— Erechtheus - A Tragedy (New Edition) • Algernon Charles Swinburne

... were now greatly altered by the death of that best of men; for my brother, who was now become master of the house, differed so widely from me in his inclinations, and our pursuits in life had been so very various, that we were the worst of company to each other: but what made our living together still more disagreeable, was the little harmony which could subsist between the few who resorted to ...
— The History of Tom Jones, a foundling • Henry Fielding

... to hunt quickly and not leisurely, the brach has been rendered lighter and swifter of foot and has become the pointer. In France, while it has lost a little in size and weight, it has preserved its moderate gait and has continued to hunt near its master, "under the gun," as they say. The same is the case in Spain, Italy and Germany even. In France there are several varieties or sub-breeds of brach hounds. The old French brach, which is nothing more than the old type, preserved especially in the south, ...
— Scientific American Supplement, No. 803, May 23, 1891 • Various

... the Savanna travelers always gather to look at the marble statue of the Empress Josephine, which is called the greatest work of art in the West Indies. That is not fatuous praise, perhaps, but the figure needed the hand of no master sculptor to hold the eye and captivate the imagination. It is mounted on a huge pedestal and is of heroic size, the white glitter of its marble enhanced by its truly magnificent setting, a circle of towering royal palms. There she stands, the lovely Creole woman of Martinique, ...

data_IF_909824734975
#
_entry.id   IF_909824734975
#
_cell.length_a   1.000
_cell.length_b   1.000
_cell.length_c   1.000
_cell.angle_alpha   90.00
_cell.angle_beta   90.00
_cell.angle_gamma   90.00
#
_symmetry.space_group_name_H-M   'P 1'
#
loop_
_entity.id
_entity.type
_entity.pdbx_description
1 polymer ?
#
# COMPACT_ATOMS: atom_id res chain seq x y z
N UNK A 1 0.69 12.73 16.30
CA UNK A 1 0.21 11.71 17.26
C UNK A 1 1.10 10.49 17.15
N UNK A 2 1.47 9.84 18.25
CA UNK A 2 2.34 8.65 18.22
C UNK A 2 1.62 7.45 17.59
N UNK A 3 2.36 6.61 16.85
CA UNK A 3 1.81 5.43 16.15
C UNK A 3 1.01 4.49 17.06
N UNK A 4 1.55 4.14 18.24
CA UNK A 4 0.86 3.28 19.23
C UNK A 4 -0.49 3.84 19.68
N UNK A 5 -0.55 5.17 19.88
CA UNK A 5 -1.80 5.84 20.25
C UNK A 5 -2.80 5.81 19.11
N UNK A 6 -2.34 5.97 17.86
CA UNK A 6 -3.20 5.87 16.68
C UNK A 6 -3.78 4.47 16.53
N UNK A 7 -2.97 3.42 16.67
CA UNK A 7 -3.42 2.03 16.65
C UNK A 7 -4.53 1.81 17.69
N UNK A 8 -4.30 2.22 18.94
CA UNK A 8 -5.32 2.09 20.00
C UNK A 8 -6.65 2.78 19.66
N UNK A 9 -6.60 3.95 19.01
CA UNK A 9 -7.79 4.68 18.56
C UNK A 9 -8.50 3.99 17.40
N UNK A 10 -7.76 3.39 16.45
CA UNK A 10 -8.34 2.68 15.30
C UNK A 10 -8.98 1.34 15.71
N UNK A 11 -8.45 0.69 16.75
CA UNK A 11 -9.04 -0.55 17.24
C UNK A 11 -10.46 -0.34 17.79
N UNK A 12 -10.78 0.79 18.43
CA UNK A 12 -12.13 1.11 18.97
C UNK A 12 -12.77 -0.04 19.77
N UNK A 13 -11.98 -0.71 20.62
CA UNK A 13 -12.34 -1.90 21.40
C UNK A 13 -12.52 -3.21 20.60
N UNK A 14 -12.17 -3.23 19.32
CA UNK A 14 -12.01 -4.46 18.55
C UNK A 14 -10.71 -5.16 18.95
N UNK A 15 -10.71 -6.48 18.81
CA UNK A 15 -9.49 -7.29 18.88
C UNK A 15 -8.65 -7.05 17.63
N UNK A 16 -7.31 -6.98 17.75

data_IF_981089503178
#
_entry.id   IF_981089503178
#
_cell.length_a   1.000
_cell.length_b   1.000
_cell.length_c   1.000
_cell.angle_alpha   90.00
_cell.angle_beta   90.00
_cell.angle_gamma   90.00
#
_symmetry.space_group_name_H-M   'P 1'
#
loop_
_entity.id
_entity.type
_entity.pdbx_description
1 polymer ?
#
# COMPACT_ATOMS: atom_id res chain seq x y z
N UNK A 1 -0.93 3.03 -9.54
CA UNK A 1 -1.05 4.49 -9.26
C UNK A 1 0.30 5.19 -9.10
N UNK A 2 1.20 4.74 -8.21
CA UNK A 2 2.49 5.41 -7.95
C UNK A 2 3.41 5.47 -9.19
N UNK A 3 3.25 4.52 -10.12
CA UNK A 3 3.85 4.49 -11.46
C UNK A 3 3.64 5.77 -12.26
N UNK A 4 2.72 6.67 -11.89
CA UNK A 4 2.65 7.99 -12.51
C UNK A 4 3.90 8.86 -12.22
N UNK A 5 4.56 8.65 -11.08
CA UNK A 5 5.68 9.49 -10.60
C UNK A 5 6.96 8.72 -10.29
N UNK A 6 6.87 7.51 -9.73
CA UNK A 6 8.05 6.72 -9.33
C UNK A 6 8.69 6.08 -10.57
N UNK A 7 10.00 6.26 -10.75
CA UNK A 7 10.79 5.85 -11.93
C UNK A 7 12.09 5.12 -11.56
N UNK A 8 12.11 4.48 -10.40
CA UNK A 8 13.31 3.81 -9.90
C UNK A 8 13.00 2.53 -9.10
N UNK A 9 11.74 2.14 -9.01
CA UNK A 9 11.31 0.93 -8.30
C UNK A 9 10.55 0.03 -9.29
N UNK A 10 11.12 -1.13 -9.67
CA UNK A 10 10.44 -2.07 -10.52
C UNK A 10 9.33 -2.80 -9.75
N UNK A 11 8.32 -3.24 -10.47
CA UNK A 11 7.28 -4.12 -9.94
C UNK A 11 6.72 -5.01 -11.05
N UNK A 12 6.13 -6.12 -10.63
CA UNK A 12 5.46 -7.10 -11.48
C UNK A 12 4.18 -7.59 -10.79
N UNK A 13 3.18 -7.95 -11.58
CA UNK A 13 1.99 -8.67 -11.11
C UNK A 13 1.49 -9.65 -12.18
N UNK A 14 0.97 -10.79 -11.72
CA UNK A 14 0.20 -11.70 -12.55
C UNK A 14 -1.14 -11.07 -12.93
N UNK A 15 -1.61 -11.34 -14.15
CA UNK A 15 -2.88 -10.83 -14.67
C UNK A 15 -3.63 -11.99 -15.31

— Ladies-In-Waiting • Kate Douglas Wiggin

... A whole literature was devoted to describing the fortunes of these strange persons; Spain gave it its name of picaresque and spread it abroad but did not altogether invent it. The rogue, who plays tricks which deserve a hanging, had already filled and enlivened tales in several languages. Master Reynard, in that romance of the Middle Ages of which he is the hero, is something like a picaro. Another of them is Til Eulenspiegel, whose adventures related in German furnished, in 1515, the subject of a very popular book;[250] even Panurge could at need be placed in this great family. Only, ...